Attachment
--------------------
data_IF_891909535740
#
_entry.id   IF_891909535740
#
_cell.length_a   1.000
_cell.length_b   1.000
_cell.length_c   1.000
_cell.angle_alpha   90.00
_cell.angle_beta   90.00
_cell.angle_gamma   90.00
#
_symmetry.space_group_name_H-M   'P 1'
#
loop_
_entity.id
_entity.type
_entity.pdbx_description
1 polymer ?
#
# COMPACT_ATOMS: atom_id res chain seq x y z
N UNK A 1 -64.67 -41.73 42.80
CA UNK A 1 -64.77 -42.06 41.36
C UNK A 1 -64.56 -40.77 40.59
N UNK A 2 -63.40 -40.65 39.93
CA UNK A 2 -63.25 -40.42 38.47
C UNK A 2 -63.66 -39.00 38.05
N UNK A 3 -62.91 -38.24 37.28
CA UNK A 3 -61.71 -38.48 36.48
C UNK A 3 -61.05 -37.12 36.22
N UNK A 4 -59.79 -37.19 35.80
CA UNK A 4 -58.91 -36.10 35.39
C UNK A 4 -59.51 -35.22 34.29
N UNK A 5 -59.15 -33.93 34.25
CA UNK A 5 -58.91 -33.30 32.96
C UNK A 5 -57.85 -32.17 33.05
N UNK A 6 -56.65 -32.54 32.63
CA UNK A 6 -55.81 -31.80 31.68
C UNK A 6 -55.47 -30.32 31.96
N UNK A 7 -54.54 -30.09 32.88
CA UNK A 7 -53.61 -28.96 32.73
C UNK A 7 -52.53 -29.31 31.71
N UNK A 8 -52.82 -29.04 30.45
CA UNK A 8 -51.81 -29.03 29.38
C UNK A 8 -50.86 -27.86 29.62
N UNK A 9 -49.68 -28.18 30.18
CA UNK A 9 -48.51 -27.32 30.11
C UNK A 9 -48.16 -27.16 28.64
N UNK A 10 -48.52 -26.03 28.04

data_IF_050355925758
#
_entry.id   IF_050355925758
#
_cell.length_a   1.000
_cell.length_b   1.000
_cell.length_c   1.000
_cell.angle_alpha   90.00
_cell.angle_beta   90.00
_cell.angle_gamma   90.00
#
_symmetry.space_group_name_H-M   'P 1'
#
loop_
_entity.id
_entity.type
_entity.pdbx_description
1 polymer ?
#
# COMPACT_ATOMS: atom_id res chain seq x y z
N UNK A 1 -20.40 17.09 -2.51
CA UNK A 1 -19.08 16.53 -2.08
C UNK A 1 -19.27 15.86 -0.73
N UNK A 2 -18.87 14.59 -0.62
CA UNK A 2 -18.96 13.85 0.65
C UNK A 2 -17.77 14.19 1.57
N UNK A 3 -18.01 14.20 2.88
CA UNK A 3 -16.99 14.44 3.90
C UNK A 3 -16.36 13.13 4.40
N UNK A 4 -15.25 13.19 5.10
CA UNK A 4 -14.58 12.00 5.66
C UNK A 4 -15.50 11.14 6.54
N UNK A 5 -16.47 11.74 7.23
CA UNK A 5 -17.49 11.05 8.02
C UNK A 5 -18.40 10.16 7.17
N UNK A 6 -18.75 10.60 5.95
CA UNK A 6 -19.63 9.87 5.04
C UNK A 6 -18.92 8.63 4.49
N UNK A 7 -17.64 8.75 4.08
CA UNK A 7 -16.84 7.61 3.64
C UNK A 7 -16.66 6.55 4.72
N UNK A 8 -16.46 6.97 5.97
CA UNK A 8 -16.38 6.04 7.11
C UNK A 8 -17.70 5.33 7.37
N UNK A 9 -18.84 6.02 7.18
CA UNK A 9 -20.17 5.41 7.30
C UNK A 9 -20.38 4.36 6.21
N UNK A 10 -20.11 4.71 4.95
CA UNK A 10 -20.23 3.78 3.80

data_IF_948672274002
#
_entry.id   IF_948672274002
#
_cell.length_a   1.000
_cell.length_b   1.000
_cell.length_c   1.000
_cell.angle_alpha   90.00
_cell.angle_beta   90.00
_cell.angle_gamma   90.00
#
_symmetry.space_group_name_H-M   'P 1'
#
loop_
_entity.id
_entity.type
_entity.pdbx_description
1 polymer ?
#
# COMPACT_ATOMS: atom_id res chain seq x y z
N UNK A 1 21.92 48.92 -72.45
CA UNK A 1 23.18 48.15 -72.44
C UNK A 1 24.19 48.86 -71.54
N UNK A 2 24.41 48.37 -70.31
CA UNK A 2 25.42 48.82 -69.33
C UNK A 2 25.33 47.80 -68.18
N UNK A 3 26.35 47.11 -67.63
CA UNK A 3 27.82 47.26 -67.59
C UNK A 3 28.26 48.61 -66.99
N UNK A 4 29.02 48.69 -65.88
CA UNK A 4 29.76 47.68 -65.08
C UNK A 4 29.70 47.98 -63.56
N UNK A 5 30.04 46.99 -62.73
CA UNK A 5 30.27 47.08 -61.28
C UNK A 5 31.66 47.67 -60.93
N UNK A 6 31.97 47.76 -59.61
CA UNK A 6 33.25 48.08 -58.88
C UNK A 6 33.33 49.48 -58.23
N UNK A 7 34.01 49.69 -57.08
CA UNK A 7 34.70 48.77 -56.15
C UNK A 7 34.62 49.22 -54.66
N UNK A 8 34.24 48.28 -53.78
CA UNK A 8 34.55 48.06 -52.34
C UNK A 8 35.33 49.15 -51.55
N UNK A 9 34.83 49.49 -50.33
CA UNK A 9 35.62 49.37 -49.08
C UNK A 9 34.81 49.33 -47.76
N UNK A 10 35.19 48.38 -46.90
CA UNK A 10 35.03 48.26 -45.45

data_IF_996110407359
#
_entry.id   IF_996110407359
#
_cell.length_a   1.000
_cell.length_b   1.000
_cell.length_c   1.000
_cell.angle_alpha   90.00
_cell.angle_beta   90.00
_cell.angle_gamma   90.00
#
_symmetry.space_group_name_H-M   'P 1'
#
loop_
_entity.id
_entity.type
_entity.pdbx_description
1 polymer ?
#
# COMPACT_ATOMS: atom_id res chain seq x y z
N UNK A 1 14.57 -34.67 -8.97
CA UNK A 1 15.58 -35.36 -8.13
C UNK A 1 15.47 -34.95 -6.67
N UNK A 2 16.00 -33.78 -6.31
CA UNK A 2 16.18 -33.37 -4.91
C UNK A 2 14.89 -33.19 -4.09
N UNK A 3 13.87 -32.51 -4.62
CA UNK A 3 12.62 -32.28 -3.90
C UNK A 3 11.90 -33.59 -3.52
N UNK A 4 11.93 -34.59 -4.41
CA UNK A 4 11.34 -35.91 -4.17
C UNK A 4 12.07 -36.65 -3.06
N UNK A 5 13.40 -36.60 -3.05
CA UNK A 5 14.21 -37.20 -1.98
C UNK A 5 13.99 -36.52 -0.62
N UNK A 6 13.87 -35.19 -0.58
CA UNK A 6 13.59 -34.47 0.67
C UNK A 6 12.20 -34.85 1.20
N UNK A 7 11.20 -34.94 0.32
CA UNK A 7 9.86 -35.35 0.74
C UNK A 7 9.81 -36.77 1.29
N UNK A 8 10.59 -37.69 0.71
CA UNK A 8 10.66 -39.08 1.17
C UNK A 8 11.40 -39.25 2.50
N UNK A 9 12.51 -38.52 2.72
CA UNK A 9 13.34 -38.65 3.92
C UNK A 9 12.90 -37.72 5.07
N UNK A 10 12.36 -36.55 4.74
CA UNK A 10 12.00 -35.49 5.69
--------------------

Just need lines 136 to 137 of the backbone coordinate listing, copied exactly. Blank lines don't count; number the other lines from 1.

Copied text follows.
N UNK A 7 34.01 49.69 -57.08
CA UNK A 7 34.70 48.77 -56.15